Back on Track

I had lunch with M. today, also a minister’s kid and I was telling her all about the book–fair warning, really, it’s all I talk about. If you don’t want to hear about it, if you see me coming, you should just run away.–and we were discussing growing up pastors’ kids. She’s Church of Christ, so there were some different dynamics at play.

But one thing she got at that I really want to be sure gets in the book very clearly is not just the fishbowl sense for kids, but how it fucks with you to often be put in a position to bear witness to your minister parent’s failings. If your lawyer dad fucks up (or is perceived to have fucked up), even if he gets fired, the whole family doesn’t go to the meeting where that happens.

We were sheltered from a lot of that, but I can remember at every place we lived, starting from the time I was about… I don’t know, however old you are in eighth grade… there was always someone willing to unsolicited tell me the ways the church thought my dad was fucking up and what they intended to do about it.

And you didn’t know if it was bullshit or not or, if you knew it was bullshit, what, if anything, you should do about it. One church we were at, the secretary’s kids spread a rumor all over school that my dad was having an affair with the organist, whose family was and still is dear friends with our family and I wanted to beat the shit out of the secretary’s kids, but I didn’t want my parents or the organist to catch wind of this rumor, because the organist’s daughter was and is one of my dearest, oldest friends and I didn’t want them to stop socializing.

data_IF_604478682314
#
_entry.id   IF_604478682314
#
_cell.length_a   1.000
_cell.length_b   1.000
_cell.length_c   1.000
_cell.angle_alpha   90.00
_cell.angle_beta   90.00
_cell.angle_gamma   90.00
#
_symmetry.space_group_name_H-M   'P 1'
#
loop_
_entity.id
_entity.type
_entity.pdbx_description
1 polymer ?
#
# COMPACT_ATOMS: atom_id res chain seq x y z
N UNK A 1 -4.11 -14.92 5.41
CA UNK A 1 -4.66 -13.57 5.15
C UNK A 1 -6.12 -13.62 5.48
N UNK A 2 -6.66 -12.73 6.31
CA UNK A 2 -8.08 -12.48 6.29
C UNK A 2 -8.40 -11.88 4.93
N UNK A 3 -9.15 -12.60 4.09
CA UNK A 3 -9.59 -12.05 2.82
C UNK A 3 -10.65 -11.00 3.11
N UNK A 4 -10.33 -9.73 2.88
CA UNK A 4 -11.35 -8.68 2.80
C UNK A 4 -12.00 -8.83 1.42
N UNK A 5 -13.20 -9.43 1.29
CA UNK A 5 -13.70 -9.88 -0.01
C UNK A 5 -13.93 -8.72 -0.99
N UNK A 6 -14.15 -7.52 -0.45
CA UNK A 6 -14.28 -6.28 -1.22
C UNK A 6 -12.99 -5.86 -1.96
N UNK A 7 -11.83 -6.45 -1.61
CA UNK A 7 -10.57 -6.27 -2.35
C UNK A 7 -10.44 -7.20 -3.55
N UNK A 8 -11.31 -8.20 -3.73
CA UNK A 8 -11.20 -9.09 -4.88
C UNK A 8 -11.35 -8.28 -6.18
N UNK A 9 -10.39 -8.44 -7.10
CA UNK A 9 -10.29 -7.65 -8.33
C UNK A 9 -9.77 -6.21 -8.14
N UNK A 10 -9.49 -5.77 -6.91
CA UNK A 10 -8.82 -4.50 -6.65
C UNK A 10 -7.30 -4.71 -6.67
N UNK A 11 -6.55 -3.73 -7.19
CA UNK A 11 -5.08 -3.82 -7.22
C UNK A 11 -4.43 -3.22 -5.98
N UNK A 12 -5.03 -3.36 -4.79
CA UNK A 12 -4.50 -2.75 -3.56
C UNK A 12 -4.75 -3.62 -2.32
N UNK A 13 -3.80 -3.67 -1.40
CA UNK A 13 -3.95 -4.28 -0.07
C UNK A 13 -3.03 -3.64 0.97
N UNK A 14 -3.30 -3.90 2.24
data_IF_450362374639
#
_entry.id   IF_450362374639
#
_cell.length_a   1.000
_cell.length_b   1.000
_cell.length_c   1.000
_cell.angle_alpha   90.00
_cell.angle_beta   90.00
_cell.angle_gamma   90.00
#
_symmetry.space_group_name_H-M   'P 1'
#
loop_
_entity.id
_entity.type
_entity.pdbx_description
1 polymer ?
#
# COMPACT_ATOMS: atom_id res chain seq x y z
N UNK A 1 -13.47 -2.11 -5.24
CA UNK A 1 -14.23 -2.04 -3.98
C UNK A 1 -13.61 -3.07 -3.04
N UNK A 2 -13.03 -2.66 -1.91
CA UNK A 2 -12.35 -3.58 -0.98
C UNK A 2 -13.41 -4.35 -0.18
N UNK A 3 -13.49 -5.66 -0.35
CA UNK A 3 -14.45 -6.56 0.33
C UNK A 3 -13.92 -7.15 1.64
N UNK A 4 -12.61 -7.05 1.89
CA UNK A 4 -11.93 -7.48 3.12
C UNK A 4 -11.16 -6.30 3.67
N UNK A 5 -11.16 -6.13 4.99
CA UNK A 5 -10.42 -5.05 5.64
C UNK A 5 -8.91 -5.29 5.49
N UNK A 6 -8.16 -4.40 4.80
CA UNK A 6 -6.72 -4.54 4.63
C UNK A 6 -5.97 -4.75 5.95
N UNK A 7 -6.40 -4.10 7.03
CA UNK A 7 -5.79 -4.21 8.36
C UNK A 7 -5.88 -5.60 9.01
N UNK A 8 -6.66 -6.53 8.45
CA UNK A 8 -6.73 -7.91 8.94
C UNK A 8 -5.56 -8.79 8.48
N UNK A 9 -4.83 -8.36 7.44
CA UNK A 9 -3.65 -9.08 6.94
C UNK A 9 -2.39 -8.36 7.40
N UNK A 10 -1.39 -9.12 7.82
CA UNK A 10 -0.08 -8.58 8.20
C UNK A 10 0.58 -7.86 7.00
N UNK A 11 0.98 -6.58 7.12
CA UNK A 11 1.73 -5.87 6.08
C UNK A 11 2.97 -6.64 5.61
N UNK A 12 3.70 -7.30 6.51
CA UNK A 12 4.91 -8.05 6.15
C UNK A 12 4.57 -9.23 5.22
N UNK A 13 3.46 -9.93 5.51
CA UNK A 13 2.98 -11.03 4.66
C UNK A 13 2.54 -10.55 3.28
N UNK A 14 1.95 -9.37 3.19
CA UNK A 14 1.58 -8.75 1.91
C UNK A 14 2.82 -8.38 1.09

Or at another church, one of the board members told me that my dad had pissed everyone on the Board off and the only reason he still had a job was because they made him go to every church member who was mad at him, to their house, and apologize. This isn’t even how the Methodist Church works. The Board can’t fire a minister. They can ask for him to be reassigned, but they can’t fire him.  And people have to work. And I was with my Dad most evenings, so when he was going to people’s houses apologizing must have been in the middle of the night or something. I mean, it was obviously a lie, but a lie designed, I guess, to impress on me her ability to make my dad grovel. I guess. I don’t know what the point was. But I felt like it was to tell me how powerful she was and how close she had come to ruining my father’s life. I don’t know if she understood that she was, by extension, telling a story about ruining my life, but damn, it made me sick to my stomach. But I didn’t say anything to my dad.

Who does that kind of fucked up shit, you know?

Anyway, I want to kind of really get at that.

But I am not yet starting chapter six. Instead, I got back to working on the quilt and tonight I’m going to force myself to watch some junk TV.

I don’t know how it works for other people who write books, but this feels like a good process to me. Outline (shocking!), kind of quickly write a very, very rough draft (which may, in a way, just be a step up from outlining) to get a feel for the emotional shape of the book, and then go back in and fill in gaps and straighten out continuity and that will be the second draft. And then the third draft will be for hard polishing, really getting at word choice and stuff, I think.